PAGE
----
Music Can Lead To Teen Binge Drinking, Here's How You Can Stop It
Researchers from the University of Pittsburgh and the Norris Cotton Cancer Center in New Hampshire have found a link between teen binge drinking and the recognition of alcohol brand names in music.
The researchers surveyed 2,500 young people between the ages of 15 and 23, and 59 percent reported that they have had a “complete alcoholic drink,” which was defined in the study as 12 ounces of beer, 5 ounces of wine, or 1.5 ounces of hard liquor. Eighteen percent of the participants reported binge drinking at least monthly. Thirty-seven percent of the survey participants reported alcohol-related problems, such as suffering injuries while drinking.
The researchers also gave the participants the names of songs that included references to alcohol, and asked whether they liked or owned the songs. The researchers then asked if they could remember what brand of alcohol was mentioned in the lyrics. The study found that the participants who could remember the alcohol brands mentioned were twice as likely to drink and more prone to binge drinking.
"Every year, the average adolescent is exposed to about 3,000 references to alcohol brands while listening to music," lead author Dr. Brian A. Primack, M.D., Ph.D., associate professor of medicine and pediatrics and director of the Program for Research on Media and Health at the University of Pittsburgh School of Medicine, said. "It is important that we understand the impact of these references to alcohol brands in an age group that can be negatively impacted by alcohol consumption."
Primack added that the study found the association between recalling alcohol brands mentioned in songs and alcohol drinking in adolescents was “as strong as the influence of parental and peer drinking, and an adolescent's tendency toward sensation-seeking.”
Talk to your teen about drinking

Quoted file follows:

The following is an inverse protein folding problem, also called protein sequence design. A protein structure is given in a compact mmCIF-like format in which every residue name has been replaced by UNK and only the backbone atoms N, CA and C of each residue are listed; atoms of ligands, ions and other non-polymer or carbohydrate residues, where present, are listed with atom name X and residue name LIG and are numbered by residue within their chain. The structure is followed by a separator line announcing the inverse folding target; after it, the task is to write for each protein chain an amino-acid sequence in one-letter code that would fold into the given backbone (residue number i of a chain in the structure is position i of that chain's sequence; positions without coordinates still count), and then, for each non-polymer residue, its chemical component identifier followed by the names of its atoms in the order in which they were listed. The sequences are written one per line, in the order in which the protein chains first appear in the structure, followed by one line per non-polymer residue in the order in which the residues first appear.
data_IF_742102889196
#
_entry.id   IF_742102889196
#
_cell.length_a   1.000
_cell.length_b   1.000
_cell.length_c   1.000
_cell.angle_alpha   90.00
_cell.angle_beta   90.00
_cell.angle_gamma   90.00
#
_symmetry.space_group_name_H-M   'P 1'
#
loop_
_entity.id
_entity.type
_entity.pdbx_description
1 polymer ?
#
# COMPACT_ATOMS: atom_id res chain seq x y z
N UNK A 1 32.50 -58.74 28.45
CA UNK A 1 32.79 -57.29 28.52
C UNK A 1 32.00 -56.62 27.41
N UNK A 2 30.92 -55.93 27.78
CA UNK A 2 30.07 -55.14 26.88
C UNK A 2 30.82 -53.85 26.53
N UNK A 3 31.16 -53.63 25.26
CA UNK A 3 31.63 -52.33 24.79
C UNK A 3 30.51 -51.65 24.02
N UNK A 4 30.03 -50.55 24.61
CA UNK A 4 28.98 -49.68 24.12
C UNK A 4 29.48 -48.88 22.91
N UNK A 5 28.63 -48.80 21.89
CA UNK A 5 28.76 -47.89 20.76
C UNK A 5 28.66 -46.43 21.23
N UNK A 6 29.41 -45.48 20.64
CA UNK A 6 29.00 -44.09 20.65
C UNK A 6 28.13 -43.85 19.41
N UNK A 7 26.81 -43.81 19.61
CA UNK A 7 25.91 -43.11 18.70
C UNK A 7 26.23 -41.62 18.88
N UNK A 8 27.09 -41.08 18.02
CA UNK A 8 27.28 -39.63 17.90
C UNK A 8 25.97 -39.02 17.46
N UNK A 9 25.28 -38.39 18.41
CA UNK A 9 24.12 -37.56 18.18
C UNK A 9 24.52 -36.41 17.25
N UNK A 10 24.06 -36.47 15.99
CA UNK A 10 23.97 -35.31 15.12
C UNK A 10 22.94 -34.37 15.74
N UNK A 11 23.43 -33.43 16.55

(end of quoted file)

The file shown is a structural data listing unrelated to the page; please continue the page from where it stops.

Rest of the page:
Talking to your teen about drinking can be uncomfortable, but it is important to be calm and relaxed as opposed to confrontational. Ask what they know about alcohol, and why they think teens drink. Let them speak uninterrupted, and then answer any questions they may have, as well as give the facts about alcohol and the dangers of drinking. You don’t have to cover everything at once, but establish the lines of communication early so your teen knows they can talk to you if and when they have questions about alcohol and drinking.
Monitor what your teen is listening to
While you can’t be with your teen 24/7, take note of what they are listening to, and then discuss the references to alcohol and how music can often be a source of advertising, whether it is paid for by the alcohol company or not.
“In the case of alcohol, it may be valuable to help them understand how alcohol-brand references in music may manipulate their thoughts and emotions to sell them a product,” Primack said.
Recognize warning signs of drinking
If you suspect your teen might be drinking, there are warning signs you should look out for, especially if the signs occur at the same time. These include, but are not limited to: school problems such as poor attendance or low grades, having a sloppy appearance, mood changes, irritability, poor concentration and low energy, and slurred speech.
If you believe your teen is drinking, they might deny it or become defensive. Do not become emotional or combative, but let them know that you are there to listen and help them through whatever they may be feeling that made them want to drink in the first place. If the problem is serious, you may want to look into programs in your city that deal with teen drinking.
[Photo credit: 2fs / Flickr]